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Harriet Tubman: Conductor on the Underground Railroad Themes & Characters

This Study Guide consists of approximately 7 pages of chapter summaries, quotes, character analysis, themes, and more - everything you need to sharpen your knowledge of Harriet Tubman.
This section contains 963 words
(approx. 3 pages at 400 words per page)
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In Harriet Tubman, Ann Petry chronicles the important period in U.S. history when diverse groups of people began to challenge the institution of slavery. William Lloyd Garrison, John Brown, William Still, and Thomas Garrett are important historical figures linked directly or indirectly to Tubman's tremendous challenges and achievements.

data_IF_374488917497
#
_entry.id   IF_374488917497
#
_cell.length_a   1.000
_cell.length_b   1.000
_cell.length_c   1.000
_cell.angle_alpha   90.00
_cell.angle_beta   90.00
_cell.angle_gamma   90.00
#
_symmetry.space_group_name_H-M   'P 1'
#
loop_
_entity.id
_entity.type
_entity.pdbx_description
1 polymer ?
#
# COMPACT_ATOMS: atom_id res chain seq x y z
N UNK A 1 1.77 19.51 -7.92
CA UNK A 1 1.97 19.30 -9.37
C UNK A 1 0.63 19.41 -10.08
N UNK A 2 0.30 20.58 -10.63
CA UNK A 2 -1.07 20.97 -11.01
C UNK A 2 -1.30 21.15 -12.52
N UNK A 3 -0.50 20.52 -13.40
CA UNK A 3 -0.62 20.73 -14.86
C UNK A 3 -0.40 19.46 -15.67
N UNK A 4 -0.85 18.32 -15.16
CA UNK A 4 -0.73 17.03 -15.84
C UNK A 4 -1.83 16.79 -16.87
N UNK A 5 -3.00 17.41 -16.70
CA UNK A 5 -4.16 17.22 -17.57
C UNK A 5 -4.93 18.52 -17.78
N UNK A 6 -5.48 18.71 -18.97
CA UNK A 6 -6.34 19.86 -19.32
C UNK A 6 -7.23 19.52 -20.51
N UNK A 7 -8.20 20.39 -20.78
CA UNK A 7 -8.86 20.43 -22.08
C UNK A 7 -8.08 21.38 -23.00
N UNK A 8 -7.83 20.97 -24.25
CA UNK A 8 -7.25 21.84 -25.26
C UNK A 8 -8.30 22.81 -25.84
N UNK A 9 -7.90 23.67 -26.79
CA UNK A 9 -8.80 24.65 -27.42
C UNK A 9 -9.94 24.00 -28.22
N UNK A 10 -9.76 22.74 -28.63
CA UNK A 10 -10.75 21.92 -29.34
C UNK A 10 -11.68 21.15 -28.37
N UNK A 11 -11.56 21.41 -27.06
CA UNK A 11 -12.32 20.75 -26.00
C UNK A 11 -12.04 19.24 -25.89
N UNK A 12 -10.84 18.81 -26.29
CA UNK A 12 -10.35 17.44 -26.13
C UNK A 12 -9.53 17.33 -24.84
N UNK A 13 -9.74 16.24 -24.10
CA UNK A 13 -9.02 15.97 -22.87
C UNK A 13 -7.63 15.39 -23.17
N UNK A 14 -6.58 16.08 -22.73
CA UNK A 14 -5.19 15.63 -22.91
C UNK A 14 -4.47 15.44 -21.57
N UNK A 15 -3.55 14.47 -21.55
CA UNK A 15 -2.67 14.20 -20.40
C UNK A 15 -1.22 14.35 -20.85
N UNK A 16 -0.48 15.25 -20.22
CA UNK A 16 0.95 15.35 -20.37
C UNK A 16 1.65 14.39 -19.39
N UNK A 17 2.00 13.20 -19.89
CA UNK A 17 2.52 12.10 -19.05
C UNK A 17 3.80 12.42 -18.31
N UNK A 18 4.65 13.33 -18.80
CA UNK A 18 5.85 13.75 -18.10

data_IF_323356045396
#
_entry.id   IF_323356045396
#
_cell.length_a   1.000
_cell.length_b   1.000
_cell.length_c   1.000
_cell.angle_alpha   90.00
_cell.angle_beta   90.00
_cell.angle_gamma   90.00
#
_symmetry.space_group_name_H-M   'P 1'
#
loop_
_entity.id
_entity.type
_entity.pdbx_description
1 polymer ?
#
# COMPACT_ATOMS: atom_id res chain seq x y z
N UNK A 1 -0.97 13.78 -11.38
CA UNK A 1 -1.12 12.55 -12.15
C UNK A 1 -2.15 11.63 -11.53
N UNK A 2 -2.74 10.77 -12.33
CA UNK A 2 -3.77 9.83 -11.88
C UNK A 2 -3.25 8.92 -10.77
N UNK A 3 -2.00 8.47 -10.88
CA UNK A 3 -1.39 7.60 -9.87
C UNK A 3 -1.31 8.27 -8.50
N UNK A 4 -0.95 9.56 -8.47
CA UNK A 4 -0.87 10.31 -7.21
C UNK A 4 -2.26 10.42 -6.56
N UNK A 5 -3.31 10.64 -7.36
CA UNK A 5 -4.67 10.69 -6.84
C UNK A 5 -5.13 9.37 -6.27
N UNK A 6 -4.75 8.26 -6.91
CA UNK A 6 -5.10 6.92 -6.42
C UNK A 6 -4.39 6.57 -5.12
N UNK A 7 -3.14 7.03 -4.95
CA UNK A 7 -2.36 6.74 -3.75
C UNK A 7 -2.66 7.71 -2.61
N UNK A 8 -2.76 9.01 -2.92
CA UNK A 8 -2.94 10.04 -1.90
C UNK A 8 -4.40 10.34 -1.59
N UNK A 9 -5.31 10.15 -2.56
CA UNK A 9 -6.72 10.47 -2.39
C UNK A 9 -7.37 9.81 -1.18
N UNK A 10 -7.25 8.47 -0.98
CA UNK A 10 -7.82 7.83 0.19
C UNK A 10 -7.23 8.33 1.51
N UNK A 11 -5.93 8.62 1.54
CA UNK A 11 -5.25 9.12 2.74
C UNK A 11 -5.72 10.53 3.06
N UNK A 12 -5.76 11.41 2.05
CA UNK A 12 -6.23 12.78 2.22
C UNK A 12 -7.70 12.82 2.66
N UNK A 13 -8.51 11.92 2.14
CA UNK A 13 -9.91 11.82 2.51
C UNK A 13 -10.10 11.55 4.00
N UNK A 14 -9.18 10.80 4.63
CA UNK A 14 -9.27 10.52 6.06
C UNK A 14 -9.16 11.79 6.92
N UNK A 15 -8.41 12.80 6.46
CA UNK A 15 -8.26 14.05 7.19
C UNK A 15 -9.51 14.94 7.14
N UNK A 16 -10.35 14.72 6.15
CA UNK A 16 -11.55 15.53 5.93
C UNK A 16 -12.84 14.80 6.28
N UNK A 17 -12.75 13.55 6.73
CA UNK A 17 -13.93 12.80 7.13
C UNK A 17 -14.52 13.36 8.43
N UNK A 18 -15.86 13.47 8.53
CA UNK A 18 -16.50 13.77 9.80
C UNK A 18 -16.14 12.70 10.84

A sensitive, reflective youngster known as "Minty," Tubman quickly absorbs both the fears and hopes of the older slaves on the Brodas plantation. Many of the slaves whisper about freedom, and Tubman perceives the uneasiness of her parents, particularly her mother.

In a sense, Tubman is rebellious from the start, consistently resisting attempts to train her for housework or the arts. Resourceful beyond her years, she memorizes the bits of information obtained from her father about survival in the wilderness to use later in what becomes her work, leading fugitive slaves to freedom.

This extremely dangerous enterprise requires...

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This section contains 963 words
(approx. 3 pages at 400 words per page)
Buy the Harriet Tubman: Conductor on the Underground Railroad Study Guide
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